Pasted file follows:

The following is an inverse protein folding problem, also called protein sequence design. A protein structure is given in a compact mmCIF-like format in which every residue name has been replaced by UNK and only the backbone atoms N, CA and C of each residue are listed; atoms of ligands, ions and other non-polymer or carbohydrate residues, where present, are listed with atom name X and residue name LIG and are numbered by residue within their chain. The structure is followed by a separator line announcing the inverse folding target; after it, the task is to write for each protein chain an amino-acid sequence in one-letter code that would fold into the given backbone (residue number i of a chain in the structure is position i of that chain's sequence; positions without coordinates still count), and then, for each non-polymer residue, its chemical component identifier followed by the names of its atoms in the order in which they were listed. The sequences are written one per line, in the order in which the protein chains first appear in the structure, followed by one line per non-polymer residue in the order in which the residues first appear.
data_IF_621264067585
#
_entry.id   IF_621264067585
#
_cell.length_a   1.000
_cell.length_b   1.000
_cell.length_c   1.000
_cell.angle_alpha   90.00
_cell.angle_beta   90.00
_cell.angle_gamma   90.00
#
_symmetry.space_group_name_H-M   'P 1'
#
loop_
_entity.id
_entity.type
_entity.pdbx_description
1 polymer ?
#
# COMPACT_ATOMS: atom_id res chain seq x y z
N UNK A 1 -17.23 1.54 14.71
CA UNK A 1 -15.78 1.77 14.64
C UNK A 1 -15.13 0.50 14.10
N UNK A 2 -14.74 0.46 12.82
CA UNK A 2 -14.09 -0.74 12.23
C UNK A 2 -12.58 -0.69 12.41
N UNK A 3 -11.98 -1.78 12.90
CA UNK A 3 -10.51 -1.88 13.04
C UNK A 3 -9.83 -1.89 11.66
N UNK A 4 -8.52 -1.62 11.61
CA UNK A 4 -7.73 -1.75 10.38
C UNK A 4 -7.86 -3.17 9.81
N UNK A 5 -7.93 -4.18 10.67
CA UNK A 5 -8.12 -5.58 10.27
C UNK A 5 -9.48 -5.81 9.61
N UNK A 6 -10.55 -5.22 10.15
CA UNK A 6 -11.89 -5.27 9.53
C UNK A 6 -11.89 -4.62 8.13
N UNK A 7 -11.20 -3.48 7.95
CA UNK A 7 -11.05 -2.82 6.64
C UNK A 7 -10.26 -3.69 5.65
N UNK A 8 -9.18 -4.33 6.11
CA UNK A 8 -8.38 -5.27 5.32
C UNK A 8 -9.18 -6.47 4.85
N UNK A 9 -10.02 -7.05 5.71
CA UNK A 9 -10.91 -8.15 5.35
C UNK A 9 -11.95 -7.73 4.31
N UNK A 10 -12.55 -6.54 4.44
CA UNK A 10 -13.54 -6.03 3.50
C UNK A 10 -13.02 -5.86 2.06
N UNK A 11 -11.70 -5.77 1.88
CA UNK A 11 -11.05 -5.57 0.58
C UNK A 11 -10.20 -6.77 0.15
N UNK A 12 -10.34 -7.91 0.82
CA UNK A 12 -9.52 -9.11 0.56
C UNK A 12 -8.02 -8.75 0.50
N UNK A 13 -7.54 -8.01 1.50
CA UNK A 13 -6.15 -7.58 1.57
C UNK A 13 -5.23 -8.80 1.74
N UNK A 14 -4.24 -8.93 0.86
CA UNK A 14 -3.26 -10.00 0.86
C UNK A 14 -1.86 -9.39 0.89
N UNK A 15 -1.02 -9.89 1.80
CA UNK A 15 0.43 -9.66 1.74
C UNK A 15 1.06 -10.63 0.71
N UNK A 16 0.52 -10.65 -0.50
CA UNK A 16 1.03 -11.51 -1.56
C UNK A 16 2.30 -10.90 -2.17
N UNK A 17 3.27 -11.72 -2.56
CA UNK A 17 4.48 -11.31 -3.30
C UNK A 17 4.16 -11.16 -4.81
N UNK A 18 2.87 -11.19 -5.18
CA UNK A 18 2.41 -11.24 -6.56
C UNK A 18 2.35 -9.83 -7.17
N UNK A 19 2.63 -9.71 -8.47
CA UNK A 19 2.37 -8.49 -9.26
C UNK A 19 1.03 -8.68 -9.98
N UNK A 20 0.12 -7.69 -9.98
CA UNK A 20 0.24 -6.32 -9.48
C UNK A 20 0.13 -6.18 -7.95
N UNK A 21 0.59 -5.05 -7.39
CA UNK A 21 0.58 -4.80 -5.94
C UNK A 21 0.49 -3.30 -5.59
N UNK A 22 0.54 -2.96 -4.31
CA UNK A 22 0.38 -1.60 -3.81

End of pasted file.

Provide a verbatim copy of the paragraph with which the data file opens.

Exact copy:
The following is an inverse protein folding problem, also called protein sequence design. A protein structure is given in a compact mmCIF-like format in which every residue name has been replaced by UNK and only the backbone atoms N, CA and C of each residue are listed; atoms of ligands, ions and other non-polymer or carbohydrate residues, where present, are listed with atom name X and residue name LIG and are numbered by residue within their chain. The structure is followed by a separator line announcing the inverse folding target; after it, the task is to write for each protein chain an amino-acid sequence in one-letter code that would fold into the given backbone (residue number i of a chain in the structure is position i of that chain's sequence; positions without coordinates still count), and then, for each non-polymer residue, its chemical component identifier followed by the names of its atoms in the order in which they were listed. The sequences are written one per line, in the order in which the protein chains first appear in the structure, followed by one line per non-polymer residue in the order in which the residues first appear.